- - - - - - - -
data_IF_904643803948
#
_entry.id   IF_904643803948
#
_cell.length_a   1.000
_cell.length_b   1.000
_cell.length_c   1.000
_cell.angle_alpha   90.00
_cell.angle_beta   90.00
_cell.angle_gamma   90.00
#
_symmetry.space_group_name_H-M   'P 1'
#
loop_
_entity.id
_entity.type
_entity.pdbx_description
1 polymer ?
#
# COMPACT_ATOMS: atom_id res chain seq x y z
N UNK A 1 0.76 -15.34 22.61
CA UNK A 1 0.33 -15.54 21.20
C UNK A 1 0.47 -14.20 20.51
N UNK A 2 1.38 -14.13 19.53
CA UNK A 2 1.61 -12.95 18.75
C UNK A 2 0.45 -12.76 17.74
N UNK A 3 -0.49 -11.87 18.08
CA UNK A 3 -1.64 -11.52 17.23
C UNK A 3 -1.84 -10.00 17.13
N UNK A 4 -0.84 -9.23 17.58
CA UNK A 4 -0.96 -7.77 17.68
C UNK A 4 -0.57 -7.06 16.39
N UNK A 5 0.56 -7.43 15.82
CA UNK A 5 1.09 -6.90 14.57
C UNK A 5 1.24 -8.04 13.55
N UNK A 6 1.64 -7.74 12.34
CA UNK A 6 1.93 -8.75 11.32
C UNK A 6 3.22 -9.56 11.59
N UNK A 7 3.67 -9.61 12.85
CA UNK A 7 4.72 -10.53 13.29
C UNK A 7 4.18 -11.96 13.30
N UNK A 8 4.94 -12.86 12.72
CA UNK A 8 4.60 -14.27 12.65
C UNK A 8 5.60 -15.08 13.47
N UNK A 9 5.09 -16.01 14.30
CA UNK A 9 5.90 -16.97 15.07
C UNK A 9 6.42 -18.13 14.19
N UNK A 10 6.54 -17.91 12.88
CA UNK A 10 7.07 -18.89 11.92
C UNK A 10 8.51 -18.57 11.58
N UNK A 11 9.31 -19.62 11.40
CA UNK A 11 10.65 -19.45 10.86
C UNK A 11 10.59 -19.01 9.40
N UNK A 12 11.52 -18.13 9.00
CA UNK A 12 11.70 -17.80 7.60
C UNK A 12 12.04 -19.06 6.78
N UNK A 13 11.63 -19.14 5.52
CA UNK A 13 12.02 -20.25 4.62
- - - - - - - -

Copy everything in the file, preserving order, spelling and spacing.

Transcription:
data_IF_904643803948
#
_entry.id   IF_904643803948
#
_cell.length_a   1.000
_cell.length_b   1.000
_cell.length_c   1.000
_cell.angle_alpha   90.00
_cell.angle_beta   90.00
_cell.angle_gamma   90.00
#
_symmetry.space_group_name_H-M   'P 1'
#
loop_
_entity.id
_entity.type
_entity.pdbx_description
1 polymer ?
#
# COMPACT_ATOMS: atom_id res chain seq x y z
N UNK A 1 0.76 -15.34 22.61
CA UNK A 1 0.33 -15.54 21.20
C UNK A 1 0.47 -14.20 20.51
N UNK A 2 1.38 -14.13 19.53
CA UNK A 2 1.61 -12.95 18.75
C UNK A 2 0.45 -12.76 17.74
N UNK A 3 -0.49 -11.87 18.08
CA UNK A 3 -1.64 -11.52 17.23
C UNK A 3 -1.84 -10.00 17.13
N UNK A 4 -0.84 -9.23 17.58
CA UNK A 4 -0.96 -7.77 17.68
C UNK A 4 -0.57 -7.06 16.39
N UNK A 5 0.56 -7.43 15.82
CA UNK A 5 1.09 -6.90 14.57
C UNK A 5 1.24 -8.04 13.55
N UNK A 6 1.64 -7.74 12.34
CA UNK A 6 1.93 -8.75 11.32
C UNK A 6 3.22 -9.56 11.59
N UNK A 7 3.67 -9.61 12.85
CA UNK A 7 4.72 -10.53 13.29
C UNK A 7 4.18 -11.96 13.30
N UNK A 8 4.94 -12.86 12.72
CA UNK A 8 4.60 -14.27 12.65
C UNK A 8 5.60 -15.08 13.47
N UNK A 9 5.09 -16.01 14.30
CA UNK A 9 5.90 -16.97 15.07
C UNK A 9 6.42 -18.13 14.19
N UNK A 10 6.54 -17.91 12.88
CA UNK A 10 7.07 -18.89 11.92
C UNK A 10 8.51 -18.57 11.58
N UNK A 11 9.31 -19.62 11.40
CA UNK A 11 10.65 -19.45 10.86
C UNK A 11 10.59 -19.01 9.40
N UNK A 12 11.52 -18.13 9.00
CA UNK A 12 11.70 -17.80 7.60
C UNK A 12 12.04 -19.06 6.78
N UNK A 13 11.63 -19.14 5.52
CA UNK A 13 12.02 -20.25 4.62